Alexander said: "Climate change is today's crisis, not tomorrow's risk, and is already affecting millions of people in Bangladesh."

The minister praised the country's "innovative approach to adapting to the changing climate" but said "adaptation on the ground is not enough. We believe more must be done at a global level."

"This is why today the UK and Bangladesh are announcing a new partnership calling for a comprehensive deal in Copenhagen, leading to the stabilisation of greenhouse gases at a level that avoids dangerous climate change and benefits some of the world's poorest people," he said.

Widespread flooding

Many scientific experts argue Bangladesh is experiencing more rainfall, flooding and droughts, as well as cyclones as a direct result of global warming.

Bangladesh says it needs huge amounts of money to ensure its survival [AFP]
 
Last year, widespread flooding and a devastating cyclone caused crop and infrastructure damage worth $2.8bn, around four per cent of Bangladesh's gross domestic product, according to a World Bank study.

AHM Rezaul Kabir, Bangladesh's environment secretary, said research by the bank, leading donors and the Bangladeshi government had found the country urgently needed huge amounts of money to ensure its survival.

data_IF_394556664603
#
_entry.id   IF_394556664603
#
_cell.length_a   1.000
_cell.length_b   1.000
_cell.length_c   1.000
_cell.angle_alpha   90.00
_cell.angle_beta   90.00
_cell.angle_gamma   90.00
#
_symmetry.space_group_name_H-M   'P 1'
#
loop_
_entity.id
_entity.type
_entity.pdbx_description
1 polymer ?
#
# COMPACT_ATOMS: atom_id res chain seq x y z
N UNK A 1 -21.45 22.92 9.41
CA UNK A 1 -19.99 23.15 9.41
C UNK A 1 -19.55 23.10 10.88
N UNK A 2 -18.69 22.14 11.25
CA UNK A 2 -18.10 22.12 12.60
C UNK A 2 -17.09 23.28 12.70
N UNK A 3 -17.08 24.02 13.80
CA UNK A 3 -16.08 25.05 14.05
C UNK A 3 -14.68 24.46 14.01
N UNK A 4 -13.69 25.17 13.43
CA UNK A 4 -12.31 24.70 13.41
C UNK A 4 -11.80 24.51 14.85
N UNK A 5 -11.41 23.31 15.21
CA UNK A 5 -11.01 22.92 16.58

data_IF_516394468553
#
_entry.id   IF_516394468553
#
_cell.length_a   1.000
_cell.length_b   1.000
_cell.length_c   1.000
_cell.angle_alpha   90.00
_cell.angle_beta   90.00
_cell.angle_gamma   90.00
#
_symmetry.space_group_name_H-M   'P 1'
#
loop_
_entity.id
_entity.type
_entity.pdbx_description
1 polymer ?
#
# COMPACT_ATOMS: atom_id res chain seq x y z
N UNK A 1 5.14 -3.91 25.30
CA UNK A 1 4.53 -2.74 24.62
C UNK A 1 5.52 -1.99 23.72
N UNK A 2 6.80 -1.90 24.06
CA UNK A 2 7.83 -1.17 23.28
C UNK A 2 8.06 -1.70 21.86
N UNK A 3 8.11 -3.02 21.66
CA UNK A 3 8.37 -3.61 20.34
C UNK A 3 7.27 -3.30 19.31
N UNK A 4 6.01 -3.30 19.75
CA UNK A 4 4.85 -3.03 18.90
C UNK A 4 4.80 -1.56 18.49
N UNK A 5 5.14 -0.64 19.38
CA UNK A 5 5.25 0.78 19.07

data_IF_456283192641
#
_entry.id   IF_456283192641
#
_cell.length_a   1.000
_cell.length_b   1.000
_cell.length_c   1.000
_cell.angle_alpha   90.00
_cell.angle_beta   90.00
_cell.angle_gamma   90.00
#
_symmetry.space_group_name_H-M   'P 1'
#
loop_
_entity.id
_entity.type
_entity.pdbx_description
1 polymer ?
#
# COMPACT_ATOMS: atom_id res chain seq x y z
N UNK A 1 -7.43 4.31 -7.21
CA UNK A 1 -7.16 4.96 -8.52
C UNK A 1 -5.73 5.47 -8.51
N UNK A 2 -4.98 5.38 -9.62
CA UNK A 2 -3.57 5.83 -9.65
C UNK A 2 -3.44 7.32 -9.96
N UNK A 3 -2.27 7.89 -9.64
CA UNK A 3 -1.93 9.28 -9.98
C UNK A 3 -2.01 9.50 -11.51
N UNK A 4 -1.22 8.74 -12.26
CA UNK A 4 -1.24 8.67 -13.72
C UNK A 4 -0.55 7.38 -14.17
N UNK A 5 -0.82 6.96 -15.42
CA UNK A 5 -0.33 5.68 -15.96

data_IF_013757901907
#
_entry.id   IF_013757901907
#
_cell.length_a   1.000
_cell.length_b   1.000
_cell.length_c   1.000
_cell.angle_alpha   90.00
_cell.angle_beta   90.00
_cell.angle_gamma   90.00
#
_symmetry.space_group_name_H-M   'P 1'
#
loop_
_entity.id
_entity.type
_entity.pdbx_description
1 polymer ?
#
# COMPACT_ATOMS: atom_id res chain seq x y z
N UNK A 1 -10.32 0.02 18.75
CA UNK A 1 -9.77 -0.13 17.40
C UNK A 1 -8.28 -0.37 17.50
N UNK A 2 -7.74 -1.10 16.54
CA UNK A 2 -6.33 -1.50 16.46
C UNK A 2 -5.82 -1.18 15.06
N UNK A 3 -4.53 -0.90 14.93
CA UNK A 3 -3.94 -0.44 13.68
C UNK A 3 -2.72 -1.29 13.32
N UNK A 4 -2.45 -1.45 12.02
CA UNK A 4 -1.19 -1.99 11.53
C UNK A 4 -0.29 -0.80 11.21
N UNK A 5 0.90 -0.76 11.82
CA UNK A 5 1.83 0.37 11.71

He said: "We need at least $4bn at least by 2020 to build dams, cyclone shelters, plant trees along the coast and build  infrastructure and capacities to adapt to increasing number of natural disasters."

Bangladesh says rich nations should pay the money needed as they are the biggest polluters.

Kabir said: "We hope Western countries will grant the money as compensation for being the biggest carbon emitters. They are  responsible for our woes and the increasing number of the disasters that befall on us.

"In London, we will show where we are vulnerable and present our strategy to fight the greater number of floods, cyclones, a rise in sea levels crop losses."

Dedicated fund

Alexander said the $133m in aid would help Bangladesh "protect its people further from impacts such as rising sea-levels, water-logged land  and increased salinity."

Earlier this year, the Bangladeshi authorities this year launched a $44m fund dedicated solely to fighting the problems that the country faces as a result of climate change.

The Nobel Prize winning United Nations Inter-governmental Panel on Climate Change predicts rising sea levels will devour 17  per cent of Bangladesh's total land mass by 2050, leaving at least 20 million people homeless.

James Hansen, director of the US-based NASA Goddard Institute for Space Studies, paints an even gloomier picture, forecasting the entire nation will be under water by the end of the 21st century.